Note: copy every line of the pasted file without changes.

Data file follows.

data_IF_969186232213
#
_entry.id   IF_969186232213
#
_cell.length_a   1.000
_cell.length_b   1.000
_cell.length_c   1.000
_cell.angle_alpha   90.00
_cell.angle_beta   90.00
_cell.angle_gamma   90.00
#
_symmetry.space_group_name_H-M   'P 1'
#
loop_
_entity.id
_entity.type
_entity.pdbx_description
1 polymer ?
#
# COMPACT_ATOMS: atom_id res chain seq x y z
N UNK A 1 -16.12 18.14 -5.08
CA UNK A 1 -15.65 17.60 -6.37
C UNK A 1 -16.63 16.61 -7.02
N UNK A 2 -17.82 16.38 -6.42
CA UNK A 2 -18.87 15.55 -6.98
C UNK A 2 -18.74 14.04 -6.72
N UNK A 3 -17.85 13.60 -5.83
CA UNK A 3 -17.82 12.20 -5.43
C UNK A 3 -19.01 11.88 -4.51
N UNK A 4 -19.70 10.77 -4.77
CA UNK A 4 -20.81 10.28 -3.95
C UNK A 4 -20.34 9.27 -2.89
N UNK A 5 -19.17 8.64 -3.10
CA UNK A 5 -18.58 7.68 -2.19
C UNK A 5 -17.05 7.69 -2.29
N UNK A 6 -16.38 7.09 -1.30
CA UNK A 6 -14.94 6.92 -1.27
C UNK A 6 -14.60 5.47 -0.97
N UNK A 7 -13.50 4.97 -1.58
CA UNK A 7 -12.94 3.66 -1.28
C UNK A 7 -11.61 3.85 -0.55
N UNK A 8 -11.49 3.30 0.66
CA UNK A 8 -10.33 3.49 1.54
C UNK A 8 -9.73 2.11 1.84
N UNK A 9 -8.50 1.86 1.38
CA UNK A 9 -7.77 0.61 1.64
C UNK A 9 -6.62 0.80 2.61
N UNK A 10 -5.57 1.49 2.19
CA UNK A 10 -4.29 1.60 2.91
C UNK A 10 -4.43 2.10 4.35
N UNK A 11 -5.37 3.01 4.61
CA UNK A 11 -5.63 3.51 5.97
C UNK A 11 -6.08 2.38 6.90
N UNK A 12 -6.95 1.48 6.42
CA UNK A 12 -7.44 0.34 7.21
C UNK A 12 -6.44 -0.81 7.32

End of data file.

data_IF_969186232213
#
_entry.id   IF_969186232213
#
_cell.length_a   1.000
_cell.length_b   1.000
_cell.length_c   1.000
_cell.angle_alpha   90.00
_cell.angle_beta   90.00
_cell.angle_gamma   90.00
#
_symmetry.space_group_name_H-M   'P 1'
#
loop_
_entity.id
_entity.type
_entity.pdbx_description
1 polymer ?
#
# COMPACT_ATOMS: atom_id res chain seq x y z
N UNK A 1 -16.12 18.14 -5.08
CA UNK A 1 -15.65 17.60 -6.37
C UNK A 1 -16.63 16.61 -7.02
N UNK A 2 -17.82 16.38 -6.42
CA UNK A 2 -18.87 15.55 -6.98
C UNK A 2 -18.74 14.04 -6.72
N UNK A 3 -17.85 13.60 -5.83
CA UNK A 3 -17.82 12.20 -5.43
C UNK A 3 -19.01 11.88 -4.51
N UNK A 4 -19.70 10.77 -4.77
CA UNK A 4 -20.81 10.28 -3.95
C UNK A 4 -20.34 9.27 -2.89
N UNK A 5 -19.17 8.64 -3.10
CA UNK A 5 -18.58 7.68 -2.19
C UNK A 5 -17.05 7.69 -2.29
N UNK A 6 -16.38 7.09 -1.30
CA UNK A 6 -14.94 6.92 -1.27
C UNK A 6 -14.60 5.47 -0.97
N UNK A 7 -13.50 4.97 -1.58
CA UNK A 7 -12.94 3.66 -1.28
C UNK A 7 -11.61 3.85 -0.55
N UNK A 8 -11.49 3.30 0.66
CA UNK A 8 -10.33 3.49 1.54
C UNK A 8 -9.73 2.11 1.84
N UNK A 9 -8.50 1.86 1.38
CA UNK A 9 -7.77 0.61 1.64
C UNK A 9 -6.62 0.80 2.61
N UNK A 10 -5.57 1.49 2.19
CA UNK A 10 -4.29 1.60 2.91
C UNK A 10 -4.43 2.10 4.35
N UNK A 11 -5.37 3.01 4.61
CA UNK A 11 -5.63 3.51 5.97
C UNK A 11 -6.08 2.38 6.90
N UNK A 12 -6.95 1.48 6.42
CA UNK A 12 -7.44 0.34 7.21
C UNK A 12 -6.44 -0.81 7.32